Thanks to the Fair Credit Reporting Act, the three major credit bureaus (TransUnion, Experian, and Equifax) are required to provide you with a free annual credit report. Looking at these reports can give you a good idea of what loan providers will consider first when deciding whether to offer you a loan.
If your score is above 649, then you have at least "fair credit." If it is over 699, then it is considered "good credit," up until a score of 750 and above, which is known as "excellent credit." Those with excellent credit and no disqualifiers have a much easier time finding a loan.
While it is illegal for lenders to consider your age when making a loan decision, there is no law prohibiting a lender from looking at the age of your business. In fact, companies with less than six months of experience will find it very difficult to receive anything other than a small business loan for a new business. This is also known as startup funding.
When calculating your company's age, a provider will look at how long your business has been generating revenue.
The provider will need to examine your historical cash flow. Businesses that can show six months of healthy finances will have a better chance of receiving small business funding options.
You will not receive traditional funding if you do not have financial records that go back at least six months.
Before you're approved for a loan, your provider will check to make sure you meet some basic qualifications. Lenders will be sure to check if you're a U.S. citizen, at least 18 years old, and have a real address. From there, they will likely ask for more information about you and your business. Some of this information may be used to determine the rates you will pay for your loan.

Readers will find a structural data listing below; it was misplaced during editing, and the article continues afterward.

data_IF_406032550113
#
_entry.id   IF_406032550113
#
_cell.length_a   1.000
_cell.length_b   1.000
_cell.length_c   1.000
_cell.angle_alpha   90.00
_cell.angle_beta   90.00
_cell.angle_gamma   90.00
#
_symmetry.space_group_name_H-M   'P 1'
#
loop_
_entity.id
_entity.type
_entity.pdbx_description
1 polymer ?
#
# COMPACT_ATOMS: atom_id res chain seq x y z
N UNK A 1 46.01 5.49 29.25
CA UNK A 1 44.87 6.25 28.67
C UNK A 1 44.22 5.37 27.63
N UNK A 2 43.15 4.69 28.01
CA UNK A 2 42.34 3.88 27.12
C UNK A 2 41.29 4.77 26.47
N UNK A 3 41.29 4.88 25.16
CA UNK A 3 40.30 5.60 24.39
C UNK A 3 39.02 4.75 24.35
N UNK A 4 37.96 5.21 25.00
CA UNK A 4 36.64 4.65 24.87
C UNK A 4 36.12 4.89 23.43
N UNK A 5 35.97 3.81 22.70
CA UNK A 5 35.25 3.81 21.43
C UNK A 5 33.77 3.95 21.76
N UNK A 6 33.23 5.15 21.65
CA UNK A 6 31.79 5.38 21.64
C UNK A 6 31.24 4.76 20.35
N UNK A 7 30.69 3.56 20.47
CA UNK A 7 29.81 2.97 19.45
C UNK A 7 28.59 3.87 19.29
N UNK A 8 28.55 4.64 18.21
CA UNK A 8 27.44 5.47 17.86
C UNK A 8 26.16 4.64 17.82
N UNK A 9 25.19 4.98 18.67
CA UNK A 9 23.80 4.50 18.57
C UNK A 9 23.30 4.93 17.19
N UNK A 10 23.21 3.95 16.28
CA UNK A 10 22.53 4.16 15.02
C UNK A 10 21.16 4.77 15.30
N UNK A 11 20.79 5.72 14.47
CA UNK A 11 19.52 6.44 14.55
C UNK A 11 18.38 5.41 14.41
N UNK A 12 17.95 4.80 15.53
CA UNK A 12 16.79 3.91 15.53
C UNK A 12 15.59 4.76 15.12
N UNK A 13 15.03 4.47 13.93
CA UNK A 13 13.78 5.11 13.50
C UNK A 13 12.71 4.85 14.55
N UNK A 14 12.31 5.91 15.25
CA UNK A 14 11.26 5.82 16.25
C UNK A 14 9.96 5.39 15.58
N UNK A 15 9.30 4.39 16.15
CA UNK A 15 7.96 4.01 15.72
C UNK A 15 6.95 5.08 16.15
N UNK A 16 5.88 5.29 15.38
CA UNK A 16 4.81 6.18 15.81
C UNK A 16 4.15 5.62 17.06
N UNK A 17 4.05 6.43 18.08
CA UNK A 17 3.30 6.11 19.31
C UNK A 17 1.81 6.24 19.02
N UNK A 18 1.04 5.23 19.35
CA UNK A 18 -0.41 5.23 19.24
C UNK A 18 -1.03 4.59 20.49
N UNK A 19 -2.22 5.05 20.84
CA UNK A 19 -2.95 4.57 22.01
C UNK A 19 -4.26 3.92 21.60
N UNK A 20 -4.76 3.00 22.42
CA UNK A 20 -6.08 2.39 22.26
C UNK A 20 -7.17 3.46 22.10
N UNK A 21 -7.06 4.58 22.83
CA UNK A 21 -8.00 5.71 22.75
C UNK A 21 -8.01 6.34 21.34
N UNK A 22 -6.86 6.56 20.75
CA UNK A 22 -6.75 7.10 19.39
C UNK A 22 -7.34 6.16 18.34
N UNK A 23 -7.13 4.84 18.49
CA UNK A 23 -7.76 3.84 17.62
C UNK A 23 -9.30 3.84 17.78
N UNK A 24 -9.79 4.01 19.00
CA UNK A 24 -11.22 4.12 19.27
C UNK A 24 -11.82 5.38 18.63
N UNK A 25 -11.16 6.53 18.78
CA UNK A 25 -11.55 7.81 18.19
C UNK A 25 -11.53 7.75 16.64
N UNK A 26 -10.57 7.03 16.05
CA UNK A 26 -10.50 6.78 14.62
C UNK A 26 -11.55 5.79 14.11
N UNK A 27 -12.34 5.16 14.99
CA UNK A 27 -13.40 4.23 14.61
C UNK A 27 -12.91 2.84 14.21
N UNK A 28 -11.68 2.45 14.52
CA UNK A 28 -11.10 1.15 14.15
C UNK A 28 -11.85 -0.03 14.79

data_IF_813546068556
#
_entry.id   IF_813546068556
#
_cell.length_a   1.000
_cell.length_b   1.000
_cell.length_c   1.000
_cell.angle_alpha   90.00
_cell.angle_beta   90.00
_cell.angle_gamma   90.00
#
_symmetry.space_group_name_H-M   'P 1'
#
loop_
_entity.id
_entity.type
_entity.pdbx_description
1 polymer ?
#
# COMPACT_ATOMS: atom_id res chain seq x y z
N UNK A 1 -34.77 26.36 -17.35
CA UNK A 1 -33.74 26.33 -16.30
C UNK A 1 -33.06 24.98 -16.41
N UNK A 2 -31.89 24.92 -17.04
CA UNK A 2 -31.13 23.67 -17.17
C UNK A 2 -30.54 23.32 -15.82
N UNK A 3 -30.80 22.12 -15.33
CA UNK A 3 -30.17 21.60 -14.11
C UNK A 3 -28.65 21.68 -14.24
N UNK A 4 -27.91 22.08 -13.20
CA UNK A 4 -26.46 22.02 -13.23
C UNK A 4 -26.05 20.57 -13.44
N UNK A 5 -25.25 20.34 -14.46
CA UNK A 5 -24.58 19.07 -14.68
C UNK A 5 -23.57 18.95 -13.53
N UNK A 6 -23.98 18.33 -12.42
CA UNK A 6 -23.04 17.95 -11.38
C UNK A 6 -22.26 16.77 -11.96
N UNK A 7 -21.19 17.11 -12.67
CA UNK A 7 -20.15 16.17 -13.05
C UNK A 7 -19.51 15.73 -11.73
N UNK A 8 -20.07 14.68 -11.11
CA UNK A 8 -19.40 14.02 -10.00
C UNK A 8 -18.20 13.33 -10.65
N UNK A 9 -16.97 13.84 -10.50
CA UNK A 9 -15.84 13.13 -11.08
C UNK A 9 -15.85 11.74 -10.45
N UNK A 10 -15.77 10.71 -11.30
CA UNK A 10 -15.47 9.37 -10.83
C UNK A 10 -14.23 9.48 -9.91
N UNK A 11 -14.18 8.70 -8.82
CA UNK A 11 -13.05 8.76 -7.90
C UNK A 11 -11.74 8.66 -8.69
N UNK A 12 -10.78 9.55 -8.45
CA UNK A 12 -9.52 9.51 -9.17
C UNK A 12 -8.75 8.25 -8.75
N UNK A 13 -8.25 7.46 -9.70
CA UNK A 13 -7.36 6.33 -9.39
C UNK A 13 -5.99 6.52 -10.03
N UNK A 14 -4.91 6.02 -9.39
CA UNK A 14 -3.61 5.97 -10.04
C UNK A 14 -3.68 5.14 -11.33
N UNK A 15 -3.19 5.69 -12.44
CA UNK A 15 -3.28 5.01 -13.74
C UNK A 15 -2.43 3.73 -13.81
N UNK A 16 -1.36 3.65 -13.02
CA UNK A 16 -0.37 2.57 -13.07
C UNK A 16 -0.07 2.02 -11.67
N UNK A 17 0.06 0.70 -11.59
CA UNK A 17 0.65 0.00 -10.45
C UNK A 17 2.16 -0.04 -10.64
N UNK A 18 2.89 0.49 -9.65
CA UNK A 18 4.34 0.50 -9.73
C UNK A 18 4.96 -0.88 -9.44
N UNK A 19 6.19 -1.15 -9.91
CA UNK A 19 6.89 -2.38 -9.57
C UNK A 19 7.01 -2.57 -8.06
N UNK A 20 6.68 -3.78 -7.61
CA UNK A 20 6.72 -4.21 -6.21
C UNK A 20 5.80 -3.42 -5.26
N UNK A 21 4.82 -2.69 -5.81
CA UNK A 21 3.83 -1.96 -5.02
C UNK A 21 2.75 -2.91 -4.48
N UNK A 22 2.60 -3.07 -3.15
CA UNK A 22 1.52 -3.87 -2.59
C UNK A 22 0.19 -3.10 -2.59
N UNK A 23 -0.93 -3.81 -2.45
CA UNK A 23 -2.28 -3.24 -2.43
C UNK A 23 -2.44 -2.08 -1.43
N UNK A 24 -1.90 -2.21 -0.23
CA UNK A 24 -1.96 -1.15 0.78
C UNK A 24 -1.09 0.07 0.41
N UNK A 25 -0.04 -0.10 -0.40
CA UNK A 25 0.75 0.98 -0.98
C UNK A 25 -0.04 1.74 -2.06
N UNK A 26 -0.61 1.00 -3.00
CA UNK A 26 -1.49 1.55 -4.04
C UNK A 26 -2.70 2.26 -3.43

Here's a list of what a lender may look at to calculate the rates you'll pay on your loan.
This list is not all-inclusive, and your loan provider may use other factors to calculate your interest rate and fees.
If you have poor credit, you will likely end up paying more in interest and fees for your small business funding. You'll also probably have fewer loan options to choose from; however, it doesn't mean you have no options.
If you think your business credit will affect your chances of attaining a loan, see if you qualify for SBA loans geared toward struggling businesses. This type of loan may require you to take classes. It generally takes longer to apply for SBA loans than other types of loans. If you need money sooner rather than later, this type of loan isn't always a viable option. But if you have the time and think you can qualify, this is the route you should take.
A lot of loan providers will ask for your financial history from the last three months. This can be a point of conflict if you are trying to fund a startup, as small business loans are meant for businesses that have already established themselves. A startup brings its unique risks that are better addressed by a different financial product. You can find more information on startup loans.